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When you rent privately, you will usually be expected to pay the landlord a security deposit. This is normally the equivalent of a month's rent. You can't usually withhold your last month's rent instead of getting your deposit back.
Most landlords will ask you to pay a deposit when you move in. A deposit gives the landlord security in case you cause damage to the property or don't pay rent. The deposit belongs to you and you should get it back when you move out if there is no damage or rent owed.
There is no limit on the amount of money a landlord can ask for as a deposit if you are renting privately. Most landlords will ask you for a month's rent as a deposit before you move in. Your landlord may ask you for more than a month's rent. Make sure you get a receipt for your deposit.
If you can't afford to pay a deposit, you may have to try negotiating with the landlord to see if you can pay the deposit off in installments. The landlord does not have to agree to this kind of arrangement. Smartmove NI is an organisation based in Northern Ireland which will often allow tenants to pay just half the deposit upfront and pay off the remainder over an agreed period of time.
Your landlord usually keeps your deposit. Landlords don't have to keep your money in a separate account. However, it is good practice for landlords to keep the deposit in a separate account. Your landlord can then return your deposit with the interest it earned during the tenancy.
In the coming years, deposits for new tenancies may have to be registered with an independent organisation, but this is not yet the case in Northern Ireland.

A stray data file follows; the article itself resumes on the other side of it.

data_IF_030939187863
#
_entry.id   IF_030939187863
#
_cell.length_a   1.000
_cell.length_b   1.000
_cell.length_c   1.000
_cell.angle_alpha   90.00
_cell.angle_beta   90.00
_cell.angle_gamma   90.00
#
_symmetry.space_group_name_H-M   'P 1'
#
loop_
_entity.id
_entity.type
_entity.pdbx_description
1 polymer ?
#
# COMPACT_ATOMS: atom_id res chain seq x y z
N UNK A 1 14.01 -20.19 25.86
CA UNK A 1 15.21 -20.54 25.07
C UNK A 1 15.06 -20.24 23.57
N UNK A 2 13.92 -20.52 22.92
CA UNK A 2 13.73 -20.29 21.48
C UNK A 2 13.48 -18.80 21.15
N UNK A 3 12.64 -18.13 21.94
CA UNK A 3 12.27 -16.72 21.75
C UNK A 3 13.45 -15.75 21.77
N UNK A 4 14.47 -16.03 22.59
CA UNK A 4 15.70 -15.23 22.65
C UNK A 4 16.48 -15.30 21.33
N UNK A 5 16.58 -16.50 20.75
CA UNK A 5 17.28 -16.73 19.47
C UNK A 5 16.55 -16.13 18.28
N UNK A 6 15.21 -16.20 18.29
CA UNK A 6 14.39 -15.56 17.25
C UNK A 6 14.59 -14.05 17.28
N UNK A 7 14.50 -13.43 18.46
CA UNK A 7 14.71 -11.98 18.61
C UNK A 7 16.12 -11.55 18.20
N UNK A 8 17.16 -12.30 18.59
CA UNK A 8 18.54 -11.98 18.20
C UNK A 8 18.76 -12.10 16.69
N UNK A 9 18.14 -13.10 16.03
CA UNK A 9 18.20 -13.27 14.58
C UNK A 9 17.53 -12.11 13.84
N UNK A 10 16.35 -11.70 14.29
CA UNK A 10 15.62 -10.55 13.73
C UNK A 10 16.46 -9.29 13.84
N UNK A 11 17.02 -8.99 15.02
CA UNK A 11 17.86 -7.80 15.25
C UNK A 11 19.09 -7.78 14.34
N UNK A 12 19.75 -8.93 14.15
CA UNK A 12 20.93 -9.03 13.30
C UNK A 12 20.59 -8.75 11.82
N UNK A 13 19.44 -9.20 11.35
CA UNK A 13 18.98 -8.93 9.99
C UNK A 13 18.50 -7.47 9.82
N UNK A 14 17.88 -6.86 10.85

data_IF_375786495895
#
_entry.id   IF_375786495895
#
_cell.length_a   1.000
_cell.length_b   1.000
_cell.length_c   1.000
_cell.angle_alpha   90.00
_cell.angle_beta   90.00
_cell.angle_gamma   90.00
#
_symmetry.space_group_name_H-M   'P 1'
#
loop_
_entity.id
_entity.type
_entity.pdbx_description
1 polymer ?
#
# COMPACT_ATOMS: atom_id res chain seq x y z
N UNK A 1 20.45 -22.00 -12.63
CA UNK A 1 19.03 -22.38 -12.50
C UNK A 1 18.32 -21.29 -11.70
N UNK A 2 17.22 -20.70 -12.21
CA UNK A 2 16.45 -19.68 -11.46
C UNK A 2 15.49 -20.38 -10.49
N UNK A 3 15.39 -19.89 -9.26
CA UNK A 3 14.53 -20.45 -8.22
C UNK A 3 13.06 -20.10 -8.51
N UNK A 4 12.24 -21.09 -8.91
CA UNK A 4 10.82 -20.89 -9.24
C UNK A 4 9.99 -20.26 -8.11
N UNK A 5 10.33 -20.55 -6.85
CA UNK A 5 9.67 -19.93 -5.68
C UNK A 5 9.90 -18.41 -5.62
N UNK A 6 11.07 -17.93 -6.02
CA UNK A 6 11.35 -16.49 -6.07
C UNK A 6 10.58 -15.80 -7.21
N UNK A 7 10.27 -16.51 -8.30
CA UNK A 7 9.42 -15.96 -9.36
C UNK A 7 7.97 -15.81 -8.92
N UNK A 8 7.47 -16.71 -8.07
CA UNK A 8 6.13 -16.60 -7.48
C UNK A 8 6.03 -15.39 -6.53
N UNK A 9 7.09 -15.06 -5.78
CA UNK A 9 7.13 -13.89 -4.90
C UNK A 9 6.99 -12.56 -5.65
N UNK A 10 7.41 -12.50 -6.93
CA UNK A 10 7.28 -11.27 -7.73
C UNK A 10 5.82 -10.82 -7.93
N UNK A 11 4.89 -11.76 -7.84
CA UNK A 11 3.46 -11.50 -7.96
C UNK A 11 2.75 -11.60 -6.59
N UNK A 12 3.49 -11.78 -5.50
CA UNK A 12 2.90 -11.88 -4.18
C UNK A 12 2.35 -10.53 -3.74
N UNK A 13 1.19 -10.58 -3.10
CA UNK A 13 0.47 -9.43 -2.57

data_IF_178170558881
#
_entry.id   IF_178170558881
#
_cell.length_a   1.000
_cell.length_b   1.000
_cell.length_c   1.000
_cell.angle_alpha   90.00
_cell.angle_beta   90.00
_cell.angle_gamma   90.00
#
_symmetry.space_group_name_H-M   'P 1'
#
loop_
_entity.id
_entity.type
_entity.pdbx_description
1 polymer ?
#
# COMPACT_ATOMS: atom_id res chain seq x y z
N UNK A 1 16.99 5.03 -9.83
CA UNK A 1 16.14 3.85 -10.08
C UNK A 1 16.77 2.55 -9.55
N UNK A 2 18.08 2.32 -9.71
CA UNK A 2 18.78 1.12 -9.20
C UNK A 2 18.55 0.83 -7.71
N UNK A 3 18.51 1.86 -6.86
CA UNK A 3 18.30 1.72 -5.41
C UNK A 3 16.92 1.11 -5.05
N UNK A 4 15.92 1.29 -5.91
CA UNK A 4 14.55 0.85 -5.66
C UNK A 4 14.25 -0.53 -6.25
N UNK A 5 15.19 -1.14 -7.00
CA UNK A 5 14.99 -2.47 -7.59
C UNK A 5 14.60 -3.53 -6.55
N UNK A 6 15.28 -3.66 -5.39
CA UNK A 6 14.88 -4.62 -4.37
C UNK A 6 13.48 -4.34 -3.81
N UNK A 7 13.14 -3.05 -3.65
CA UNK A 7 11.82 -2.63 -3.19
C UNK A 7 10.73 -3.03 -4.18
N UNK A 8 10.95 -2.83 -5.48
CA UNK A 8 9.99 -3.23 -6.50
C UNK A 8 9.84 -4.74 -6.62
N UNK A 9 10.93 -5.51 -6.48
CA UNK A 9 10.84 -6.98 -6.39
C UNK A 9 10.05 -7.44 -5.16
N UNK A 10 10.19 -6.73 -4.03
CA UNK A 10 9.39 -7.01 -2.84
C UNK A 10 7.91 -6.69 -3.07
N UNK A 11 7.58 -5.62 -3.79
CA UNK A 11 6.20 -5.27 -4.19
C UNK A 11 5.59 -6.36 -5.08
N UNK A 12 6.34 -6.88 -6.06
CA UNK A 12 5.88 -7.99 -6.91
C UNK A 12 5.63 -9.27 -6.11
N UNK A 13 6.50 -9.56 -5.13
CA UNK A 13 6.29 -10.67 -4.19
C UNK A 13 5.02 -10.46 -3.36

Your landlord should give you back your deposit at the end of your tenancy, usually within 28 days of the tenancy ending. Your landlord should only deduct money from your deposit if:
There are several things you can do make sure you get your deposit back.
After you move out your landlord will need time to:
The landlord or letting agency should not hold back your deposit because of general wear and tear that could reasonably be expected to occur. You may be able to get your deposit back if your landlord is withholding it unfairly.
You're not legally allowed to withhold your last month's rent in lieu of getting your deposit back, unless you have agreed this with your landlord. Check your tenancy agreement if you are unsure whether you have agreed this or not. If your landlord allows you to use the deposit to cover the last month's rent, make sure you have this consent in writing.
From early 2013 a Tenancy Deposit Scheme should be in place for Northern Ireland. This will require that all landlords place the deposit for new tenancies with an independent body who will be responsible for holding the money during the tenancy and deciding who gets what when the tenancy ends. The body holding the deposit will also provide a free mediation service in the event of there being a dispute over the return of the deposit.
If you fail to protect your tenants' deposits or to comply with the regulations you could be issued with a fixed penalty.
The Department for Social Development is currently tendering for organisations to provide this service.
You can find out more about the scheme on the DSD's site.